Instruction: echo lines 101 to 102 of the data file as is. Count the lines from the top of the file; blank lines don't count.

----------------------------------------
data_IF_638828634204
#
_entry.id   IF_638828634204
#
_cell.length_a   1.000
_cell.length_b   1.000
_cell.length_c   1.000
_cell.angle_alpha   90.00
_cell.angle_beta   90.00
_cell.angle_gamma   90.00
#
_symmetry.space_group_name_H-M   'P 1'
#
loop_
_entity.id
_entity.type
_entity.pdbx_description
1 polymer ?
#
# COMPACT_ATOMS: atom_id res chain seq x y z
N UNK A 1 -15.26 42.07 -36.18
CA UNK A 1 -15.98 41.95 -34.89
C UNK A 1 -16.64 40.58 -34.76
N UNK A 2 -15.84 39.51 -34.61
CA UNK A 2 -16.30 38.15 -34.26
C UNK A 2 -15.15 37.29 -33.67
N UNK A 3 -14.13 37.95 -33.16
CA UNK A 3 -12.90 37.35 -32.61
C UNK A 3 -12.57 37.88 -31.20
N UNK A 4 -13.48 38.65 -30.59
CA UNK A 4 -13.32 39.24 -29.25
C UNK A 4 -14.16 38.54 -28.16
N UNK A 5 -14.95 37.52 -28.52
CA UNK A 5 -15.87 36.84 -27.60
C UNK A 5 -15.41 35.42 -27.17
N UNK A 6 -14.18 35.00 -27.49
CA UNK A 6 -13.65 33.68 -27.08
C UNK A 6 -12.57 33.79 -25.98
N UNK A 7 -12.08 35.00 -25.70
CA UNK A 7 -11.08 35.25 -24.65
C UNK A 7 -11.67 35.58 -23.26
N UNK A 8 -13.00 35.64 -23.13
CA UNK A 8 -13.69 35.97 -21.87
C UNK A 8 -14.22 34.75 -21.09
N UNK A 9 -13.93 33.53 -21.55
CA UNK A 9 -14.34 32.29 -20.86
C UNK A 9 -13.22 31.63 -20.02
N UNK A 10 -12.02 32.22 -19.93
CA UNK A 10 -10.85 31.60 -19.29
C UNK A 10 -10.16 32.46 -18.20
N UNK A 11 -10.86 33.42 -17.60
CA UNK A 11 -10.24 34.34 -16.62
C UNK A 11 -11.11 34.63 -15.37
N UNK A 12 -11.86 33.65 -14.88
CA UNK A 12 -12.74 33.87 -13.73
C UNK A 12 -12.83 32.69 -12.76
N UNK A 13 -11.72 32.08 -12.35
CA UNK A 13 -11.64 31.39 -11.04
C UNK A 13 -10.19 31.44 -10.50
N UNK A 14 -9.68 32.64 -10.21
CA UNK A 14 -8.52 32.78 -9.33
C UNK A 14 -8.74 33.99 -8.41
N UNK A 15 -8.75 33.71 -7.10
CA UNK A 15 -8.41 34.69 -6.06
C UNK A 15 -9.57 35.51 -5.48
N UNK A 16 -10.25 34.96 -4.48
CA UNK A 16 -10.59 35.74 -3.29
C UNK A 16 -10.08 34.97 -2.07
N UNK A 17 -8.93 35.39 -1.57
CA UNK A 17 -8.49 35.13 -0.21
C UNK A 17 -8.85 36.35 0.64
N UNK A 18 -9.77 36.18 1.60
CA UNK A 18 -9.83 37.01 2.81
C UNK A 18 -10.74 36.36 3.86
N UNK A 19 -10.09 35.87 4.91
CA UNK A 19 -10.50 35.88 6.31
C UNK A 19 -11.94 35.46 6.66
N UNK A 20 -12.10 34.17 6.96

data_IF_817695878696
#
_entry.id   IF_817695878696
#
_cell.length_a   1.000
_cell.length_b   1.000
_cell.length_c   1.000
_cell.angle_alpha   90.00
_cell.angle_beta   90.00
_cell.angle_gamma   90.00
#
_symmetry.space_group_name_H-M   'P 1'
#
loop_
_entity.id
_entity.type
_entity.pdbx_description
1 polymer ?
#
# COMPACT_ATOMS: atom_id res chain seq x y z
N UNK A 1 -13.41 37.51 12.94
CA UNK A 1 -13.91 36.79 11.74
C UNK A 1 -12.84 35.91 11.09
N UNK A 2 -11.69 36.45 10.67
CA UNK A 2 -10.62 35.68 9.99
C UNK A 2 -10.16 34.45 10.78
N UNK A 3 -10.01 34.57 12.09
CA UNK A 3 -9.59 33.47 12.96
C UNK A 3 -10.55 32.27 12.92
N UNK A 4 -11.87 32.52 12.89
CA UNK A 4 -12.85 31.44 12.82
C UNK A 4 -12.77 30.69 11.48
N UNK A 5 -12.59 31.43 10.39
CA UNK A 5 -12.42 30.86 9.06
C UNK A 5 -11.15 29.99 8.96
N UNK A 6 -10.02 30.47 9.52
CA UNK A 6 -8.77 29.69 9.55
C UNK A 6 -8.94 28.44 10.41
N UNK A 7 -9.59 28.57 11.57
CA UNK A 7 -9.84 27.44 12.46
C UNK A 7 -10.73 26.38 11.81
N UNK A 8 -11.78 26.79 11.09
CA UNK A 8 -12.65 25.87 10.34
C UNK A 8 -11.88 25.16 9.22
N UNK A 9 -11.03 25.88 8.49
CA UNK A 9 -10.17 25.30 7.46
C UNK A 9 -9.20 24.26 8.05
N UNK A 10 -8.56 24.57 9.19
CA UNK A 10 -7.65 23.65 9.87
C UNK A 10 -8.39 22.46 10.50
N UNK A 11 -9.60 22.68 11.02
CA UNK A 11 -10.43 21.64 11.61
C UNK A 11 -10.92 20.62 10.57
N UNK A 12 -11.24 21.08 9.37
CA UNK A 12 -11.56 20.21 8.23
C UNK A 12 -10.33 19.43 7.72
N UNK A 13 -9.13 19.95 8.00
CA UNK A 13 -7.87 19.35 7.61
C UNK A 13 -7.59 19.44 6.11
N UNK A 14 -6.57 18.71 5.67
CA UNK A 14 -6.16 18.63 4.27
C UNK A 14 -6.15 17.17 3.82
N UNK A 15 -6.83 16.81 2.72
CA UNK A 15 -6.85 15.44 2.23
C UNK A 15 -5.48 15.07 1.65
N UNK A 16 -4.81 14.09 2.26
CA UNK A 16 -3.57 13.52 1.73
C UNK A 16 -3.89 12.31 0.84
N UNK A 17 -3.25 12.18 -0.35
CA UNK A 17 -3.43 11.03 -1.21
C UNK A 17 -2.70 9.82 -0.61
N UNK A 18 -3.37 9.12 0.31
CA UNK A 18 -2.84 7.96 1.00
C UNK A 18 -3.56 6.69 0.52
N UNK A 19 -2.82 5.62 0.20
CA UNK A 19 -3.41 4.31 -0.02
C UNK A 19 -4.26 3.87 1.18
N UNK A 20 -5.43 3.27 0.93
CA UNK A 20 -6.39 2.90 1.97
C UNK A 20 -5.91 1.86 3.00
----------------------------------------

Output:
C UNK A 1 -12.84 35.91 11.09
N UNK A 2 -11.69 36.45 10.67